The HITECH Act can also be seen as an example of how important the system for measuring digitization can be for a funding program, because here the model initially underestimated IT adoption rates and accordingly in the end of the program overestimated the impact of the program [6]. Furthermore, it is important that the collected data are used and presented optimally regarding the science-practice dialogue. The theoretical concept of the science-practice dialogue can be put into practice in three different ways. One approach for the science-practice dialogue is knowledge push, in which the pursuit of knowledge itself drives the scientific process, without the necessity to directly apply this new knowledge to solve problems within this process [7]. Knowledge-pull strives to solve a practical problem. However, this approach does not necessarily result in sustainable knowledge implementation due to the different cultural background of the two realms of science and practice [7]. The preferable science-practice dialogue to repeatedly monitoring health IT is the third approach which combines the models of knowledge-pull and push into a co-production of knowledge [8]. Information can be co-created by transforming data to information, i.e., pooling data from practice and processing them according to generally accepted rules and with scientific instruments. This co-production cycle is finally highlighted presenting the results to the practitioners so that they can incorporate the information into their body of knowledge and can act accordingly. If their new experience and knowledge is again shared with the scientists, the loop is closed. In the context of health IT, practice is mainly represented by the CIOs (and other IT decision makers) in hospitals, who want to use the data for the purpose of information management and decision support in their own organization [9] and by the political decision makers, who need the data for governing digitalisation in healthcare on a macrolevel. Science is represented by researchers who are interested to examine the antecedents and consequences of IT on the health care system with quantitative and longitudinal studies.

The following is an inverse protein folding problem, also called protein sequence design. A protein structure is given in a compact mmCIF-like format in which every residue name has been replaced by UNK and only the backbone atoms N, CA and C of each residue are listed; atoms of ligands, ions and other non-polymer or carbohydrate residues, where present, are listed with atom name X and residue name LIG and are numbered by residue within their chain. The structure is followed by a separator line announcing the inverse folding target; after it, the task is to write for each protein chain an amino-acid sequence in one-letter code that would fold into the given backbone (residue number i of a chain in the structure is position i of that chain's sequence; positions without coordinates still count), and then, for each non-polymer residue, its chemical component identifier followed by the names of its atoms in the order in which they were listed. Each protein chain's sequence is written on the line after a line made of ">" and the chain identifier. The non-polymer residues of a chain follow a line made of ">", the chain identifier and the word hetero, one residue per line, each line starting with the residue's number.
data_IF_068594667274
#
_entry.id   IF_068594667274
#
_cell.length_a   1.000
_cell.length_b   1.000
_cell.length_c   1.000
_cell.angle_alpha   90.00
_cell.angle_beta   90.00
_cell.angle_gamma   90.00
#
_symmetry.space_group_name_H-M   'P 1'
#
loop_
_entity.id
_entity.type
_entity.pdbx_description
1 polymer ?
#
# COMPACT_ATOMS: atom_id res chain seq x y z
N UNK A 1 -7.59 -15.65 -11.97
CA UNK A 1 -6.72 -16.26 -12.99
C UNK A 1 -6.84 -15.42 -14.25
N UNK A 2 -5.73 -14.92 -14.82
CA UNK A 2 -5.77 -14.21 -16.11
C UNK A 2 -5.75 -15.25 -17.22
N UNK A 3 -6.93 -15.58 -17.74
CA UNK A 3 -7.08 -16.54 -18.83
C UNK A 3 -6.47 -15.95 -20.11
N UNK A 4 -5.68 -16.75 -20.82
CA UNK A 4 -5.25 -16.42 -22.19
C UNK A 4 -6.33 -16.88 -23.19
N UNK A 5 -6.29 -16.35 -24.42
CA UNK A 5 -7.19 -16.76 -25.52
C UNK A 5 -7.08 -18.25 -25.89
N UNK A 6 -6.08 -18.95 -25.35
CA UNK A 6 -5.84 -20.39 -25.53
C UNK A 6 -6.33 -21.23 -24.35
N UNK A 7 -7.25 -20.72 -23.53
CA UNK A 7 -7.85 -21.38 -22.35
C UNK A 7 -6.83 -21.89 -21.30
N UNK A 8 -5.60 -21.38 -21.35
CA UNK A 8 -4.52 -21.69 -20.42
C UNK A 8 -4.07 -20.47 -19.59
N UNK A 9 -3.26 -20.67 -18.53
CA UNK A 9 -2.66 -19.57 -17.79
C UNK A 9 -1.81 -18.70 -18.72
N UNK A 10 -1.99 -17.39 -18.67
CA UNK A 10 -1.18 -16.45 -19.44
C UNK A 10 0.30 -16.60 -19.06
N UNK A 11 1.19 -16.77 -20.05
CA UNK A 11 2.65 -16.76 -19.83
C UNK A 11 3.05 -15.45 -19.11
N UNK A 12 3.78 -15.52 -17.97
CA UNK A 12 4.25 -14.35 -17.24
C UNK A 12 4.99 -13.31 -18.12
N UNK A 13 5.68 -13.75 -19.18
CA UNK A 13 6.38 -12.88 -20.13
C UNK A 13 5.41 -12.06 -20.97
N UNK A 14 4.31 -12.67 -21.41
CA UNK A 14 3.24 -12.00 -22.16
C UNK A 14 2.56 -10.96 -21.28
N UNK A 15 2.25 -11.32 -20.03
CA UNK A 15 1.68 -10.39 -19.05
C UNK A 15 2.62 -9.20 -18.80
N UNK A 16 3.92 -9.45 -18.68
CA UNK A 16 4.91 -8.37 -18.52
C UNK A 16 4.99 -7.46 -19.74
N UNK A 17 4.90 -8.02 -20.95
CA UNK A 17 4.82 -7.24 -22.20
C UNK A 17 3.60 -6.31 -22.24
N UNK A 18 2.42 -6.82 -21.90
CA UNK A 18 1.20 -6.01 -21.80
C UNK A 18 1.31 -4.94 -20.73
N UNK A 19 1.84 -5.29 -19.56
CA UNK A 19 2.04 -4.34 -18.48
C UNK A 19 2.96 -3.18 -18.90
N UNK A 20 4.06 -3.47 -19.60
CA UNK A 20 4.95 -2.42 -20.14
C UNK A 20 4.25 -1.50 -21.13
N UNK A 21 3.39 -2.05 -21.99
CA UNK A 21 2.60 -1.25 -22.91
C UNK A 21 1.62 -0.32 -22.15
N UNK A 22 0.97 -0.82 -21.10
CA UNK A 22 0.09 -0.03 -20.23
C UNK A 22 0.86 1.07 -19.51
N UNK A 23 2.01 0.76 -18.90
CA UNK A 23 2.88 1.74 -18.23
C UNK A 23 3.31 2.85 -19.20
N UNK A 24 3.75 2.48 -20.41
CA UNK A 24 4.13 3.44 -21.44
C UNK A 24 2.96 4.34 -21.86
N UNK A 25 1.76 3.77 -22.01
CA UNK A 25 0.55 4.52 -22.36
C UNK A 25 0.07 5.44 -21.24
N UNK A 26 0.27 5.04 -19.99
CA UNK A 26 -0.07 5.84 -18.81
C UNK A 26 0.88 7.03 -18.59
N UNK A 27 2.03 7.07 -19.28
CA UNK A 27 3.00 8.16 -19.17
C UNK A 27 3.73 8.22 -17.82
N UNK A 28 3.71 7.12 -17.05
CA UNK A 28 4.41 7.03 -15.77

While there are different concepts to encourage the science-practice dialogue [8], [10], [11], [12], [13], [14], practical cooperation often lacks an appropriate exchange system that combines valid and reliable instruments with a technical platform to allow for information storage, processing and output in a secure environment. Whereas such systems do exist for clinical research using patient data [15], [16], only a few proprietary platforms for monitoring health IT are available e.g. HIMSS platform [17], Meisterworks platform [18], however, without aiming to improve research in understanding health IT. It is therefore the overall goal of this study to go beyond a mere technical platform and to provide and evaluate a combined science-practice exchange system that supports monitoring, modelling, and predicting health IT adoption, use, and maturity. Its task is to streamline the process from data gathering to information presentation and decision making based on knowledge, thereby shortening the data-to-knowledge cycle in which the knowledge is applied in practice and the resulting new data is in turn collected and used to generate new knowledge [19]. The technical solution chosen must be open to any kind of analysis including the longitudinal perspective using advanced statistical methods.